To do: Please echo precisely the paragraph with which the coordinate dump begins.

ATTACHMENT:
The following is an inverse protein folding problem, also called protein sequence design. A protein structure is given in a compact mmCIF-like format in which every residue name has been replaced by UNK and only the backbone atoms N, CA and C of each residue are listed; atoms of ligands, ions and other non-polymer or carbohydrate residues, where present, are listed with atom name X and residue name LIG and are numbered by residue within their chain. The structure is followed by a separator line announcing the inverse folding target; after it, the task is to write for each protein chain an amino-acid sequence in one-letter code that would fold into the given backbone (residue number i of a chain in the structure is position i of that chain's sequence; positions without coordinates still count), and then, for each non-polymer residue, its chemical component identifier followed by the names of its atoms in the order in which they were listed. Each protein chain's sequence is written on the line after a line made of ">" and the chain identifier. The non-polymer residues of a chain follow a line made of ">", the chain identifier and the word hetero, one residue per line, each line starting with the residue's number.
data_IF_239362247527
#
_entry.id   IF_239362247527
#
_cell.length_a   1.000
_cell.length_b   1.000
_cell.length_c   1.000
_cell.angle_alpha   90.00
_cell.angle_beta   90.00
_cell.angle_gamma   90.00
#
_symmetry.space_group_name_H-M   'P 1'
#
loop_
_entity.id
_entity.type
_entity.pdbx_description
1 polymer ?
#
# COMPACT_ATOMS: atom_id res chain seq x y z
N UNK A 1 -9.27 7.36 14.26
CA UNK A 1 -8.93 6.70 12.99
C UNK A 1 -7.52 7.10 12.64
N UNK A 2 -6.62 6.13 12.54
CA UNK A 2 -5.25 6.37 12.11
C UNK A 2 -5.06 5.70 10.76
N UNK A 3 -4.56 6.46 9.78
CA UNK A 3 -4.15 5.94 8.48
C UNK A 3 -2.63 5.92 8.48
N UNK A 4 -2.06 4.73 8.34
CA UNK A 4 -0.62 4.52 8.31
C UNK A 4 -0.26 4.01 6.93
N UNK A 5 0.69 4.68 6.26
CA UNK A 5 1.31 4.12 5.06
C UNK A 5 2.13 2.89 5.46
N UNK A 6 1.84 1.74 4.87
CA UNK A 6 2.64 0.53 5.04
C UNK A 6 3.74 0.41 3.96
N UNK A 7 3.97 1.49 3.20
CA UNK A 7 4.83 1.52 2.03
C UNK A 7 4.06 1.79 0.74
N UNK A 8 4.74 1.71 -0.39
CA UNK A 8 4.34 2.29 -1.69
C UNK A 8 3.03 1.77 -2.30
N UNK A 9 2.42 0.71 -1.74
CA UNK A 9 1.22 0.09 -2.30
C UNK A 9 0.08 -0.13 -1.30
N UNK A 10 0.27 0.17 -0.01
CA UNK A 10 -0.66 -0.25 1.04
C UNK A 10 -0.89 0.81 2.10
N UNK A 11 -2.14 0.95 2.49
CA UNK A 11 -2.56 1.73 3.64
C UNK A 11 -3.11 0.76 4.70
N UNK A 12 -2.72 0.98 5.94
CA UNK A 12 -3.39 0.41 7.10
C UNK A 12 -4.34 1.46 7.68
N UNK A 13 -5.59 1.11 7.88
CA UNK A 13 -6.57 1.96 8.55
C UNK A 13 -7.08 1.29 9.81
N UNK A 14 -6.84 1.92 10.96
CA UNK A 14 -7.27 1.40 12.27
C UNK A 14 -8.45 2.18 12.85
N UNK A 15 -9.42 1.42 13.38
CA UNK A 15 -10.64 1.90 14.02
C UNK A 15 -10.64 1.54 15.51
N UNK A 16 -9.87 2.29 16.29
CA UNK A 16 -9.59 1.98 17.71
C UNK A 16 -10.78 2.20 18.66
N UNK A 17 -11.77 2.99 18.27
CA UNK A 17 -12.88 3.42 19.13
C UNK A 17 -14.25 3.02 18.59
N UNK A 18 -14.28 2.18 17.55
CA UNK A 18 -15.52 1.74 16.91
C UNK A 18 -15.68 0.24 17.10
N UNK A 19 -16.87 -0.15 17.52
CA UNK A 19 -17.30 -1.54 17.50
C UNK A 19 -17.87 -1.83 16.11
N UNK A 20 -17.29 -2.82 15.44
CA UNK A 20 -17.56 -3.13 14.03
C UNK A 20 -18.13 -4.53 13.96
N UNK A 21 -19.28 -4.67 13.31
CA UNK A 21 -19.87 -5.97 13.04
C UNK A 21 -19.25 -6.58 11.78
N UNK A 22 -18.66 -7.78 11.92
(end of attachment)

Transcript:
The following is an inverse protein folding problem, also called protein sequence design. A protein structure is given in a compact mmCIF-like format in which every residue name has been replaced by UNK and only the backbone atoms N, CA and C of each residue are listed; atoms of ligands, ions and other non-polymer or carbohydrate residues, where present, are listed with atom name X and residue name LIG and are numbered by residue within their chain. The structure is followed by a separator line announcing the inverse folding target; after it, the task is to write for each protein chain an amino-acid sequence in one-letter code that would fold into the given backbone (residue number i of a chain in the structure is position i of that chain's sequence; positions without coordinates still count), and then, for each non-polymer residue, its chemical component identifier followed by the names of its atoms in the order in which they were listed. Each protein chain's sequence is written on the line after a line made of ">" and the chain identifier. The non-polymer residues of a chain follow a line made of ">", the chain identifier and the word hetero, one residue per line, each line starting with the residue's number.